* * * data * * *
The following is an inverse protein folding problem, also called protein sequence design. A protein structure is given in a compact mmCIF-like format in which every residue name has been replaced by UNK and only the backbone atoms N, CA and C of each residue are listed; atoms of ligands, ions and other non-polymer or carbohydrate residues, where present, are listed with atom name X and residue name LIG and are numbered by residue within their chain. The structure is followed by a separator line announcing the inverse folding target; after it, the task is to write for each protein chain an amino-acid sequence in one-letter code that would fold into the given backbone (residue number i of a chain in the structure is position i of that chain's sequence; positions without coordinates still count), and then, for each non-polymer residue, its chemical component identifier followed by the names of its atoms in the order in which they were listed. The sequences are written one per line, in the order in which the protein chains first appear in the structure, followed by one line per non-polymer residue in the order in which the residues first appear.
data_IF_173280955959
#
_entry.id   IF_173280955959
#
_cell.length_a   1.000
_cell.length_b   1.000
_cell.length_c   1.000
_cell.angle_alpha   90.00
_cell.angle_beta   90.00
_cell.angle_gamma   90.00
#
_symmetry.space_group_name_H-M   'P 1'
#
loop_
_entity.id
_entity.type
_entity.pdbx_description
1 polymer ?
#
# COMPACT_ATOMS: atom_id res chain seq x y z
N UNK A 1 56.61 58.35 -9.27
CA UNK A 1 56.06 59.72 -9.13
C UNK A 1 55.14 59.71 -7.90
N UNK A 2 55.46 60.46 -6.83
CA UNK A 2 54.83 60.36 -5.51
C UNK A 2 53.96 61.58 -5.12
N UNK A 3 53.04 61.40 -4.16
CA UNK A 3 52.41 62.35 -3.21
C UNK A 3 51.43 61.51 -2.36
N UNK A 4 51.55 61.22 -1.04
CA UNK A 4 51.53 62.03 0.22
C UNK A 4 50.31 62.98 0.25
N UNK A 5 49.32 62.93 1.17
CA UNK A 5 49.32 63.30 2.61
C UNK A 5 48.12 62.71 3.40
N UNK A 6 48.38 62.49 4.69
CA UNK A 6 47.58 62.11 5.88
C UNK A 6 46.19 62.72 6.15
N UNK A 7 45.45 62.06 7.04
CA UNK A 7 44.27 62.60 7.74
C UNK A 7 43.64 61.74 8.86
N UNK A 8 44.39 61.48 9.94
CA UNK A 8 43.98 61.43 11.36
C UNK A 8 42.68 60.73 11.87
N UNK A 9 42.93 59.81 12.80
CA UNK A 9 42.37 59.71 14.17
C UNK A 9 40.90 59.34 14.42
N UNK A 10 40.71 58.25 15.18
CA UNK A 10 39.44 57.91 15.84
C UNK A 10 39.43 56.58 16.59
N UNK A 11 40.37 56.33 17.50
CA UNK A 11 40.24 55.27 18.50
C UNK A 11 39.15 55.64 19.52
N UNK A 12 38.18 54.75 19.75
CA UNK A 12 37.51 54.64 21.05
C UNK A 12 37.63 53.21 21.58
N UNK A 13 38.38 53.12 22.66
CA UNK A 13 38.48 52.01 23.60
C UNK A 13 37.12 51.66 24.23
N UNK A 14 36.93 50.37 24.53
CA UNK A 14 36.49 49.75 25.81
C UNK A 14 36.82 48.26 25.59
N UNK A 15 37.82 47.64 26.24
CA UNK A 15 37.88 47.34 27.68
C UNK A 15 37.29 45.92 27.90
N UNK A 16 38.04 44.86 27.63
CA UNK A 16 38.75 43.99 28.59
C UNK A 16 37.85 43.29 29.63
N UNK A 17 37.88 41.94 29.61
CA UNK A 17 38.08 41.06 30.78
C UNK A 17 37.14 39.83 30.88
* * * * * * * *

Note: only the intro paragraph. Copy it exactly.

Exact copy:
The following is an inverse protein folding problem, also called protein sequence design. A protein structure is given in a compact mmCIF-like format in which every residue name has been replaced by UNK and only the backbone atoms N, CA and C of each residue are listed; atoms of ligands, ions and other non-polymer or carbohydrate residues, where present, are listed with atom name X and residue name LIG and are numbered by residue within their chain. The structure is followed by a separator line announcing the inverse folding target; after it, the task is to write for each protein chain an amino-acid sequence in one-letter code that would fold into the given backbone (residue number i of a chain in the structure is position i of that chain's sequence; positions without coordinates still count), and then, for each non-polymer residue, its chemical component identifier followed by the names of its atoms in the order in which they were listed. The sequences are written one per line, in the order in which the protein chains first appear in the structure, followed by one line per non-polymer residue in the order in which the residues first appear.